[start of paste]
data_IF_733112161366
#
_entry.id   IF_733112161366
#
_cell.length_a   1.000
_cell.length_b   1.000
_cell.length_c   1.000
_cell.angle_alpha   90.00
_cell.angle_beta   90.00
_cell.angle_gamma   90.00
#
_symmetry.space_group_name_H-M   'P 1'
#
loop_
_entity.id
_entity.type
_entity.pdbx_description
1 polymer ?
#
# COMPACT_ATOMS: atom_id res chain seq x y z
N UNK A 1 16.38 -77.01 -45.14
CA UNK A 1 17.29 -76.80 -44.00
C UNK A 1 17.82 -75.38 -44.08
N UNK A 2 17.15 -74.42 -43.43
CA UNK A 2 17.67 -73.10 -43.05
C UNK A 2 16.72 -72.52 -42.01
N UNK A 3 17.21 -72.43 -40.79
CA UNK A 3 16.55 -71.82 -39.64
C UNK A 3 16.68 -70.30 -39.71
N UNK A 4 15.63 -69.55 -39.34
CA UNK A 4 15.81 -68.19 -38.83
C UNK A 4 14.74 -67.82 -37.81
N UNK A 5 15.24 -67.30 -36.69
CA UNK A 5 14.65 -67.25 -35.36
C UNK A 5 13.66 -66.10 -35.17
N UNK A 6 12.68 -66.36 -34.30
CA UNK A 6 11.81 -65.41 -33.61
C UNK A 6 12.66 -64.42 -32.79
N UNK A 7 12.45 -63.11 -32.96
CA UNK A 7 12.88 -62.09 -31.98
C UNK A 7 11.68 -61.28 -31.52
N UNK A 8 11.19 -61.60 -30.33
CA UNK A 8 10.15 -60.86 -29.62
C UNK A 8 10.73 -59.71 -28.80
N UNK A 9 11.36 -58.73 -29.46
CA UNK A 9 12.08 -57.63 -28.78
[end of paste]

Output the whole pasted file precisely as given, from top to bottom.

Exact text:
data_IF_733112161366
#
_entry.id   IF_733112161366
#
_cell.length_a   1.000
_cell.length_b   1.000
_cell.length_c   1.000
_cell.angle_alpha   90.00
_cell.angle_beta   90.00
_cell.angle_gamma   90.00
#
_symmetry.space_group_name_H-M   'P 1'
#
loop_
_entity.id
_entity.type
_entity.pdbx_description
1 polymer ?
#
# COMPACT_ATOMS: atom_id res chain seq x y z
N UNK A 1 16.38 -77.01 -45.14
CA UNK A 1 17.29 -76.80 -44.00
C UNK A 1 17.82 -75.38 -44.08
N UNK A 2 17.15 -74.42 -43.43
CA UNK A 2 17.67 -73.10 -43.05
C UNK A 2 16.72 -72.52 -42.01
N UNK A 3 17.21 -72.43 -40.79
CA UNK A 3 16.55 -71.82 -39.64
C UNK A 3 16.68 -70.30 -39.71
N UNK A 4 15.63 -69.55 -39.34
CA UNK A 4 15.81 -68.19 -38.83
C UNK A 4 14.74 -67.82 -37.81
N UNK A 5 15.24 -67.30 -36.69
CA UNK A 5 14.65 -67.25 -35.36
C UNK A 5 13.66 -66.10 -35.17
N UNK A 6 12.68 -66.36 -34.30
CA UNK A 6 11.81 -65.41 -33.61
C UNK A 6 12.66 -64.42 -32.79
N UNK A 7 12.45 -63.11 -32.96
CA UNK A 7 12.88 -62.09 -31.98
C UNK A 7 11.68 -61.28 -31.52
N UNK A 8 11.19 -61.60 -30.33
CA UNK A 8 10.15 -60.86 -29.62
C UNK A 8 10.73 -59.71 -28.80
N UNK A 9 11.36 -58.73 -29.46
CA UNK A 9 12.08 -57.63 -28.78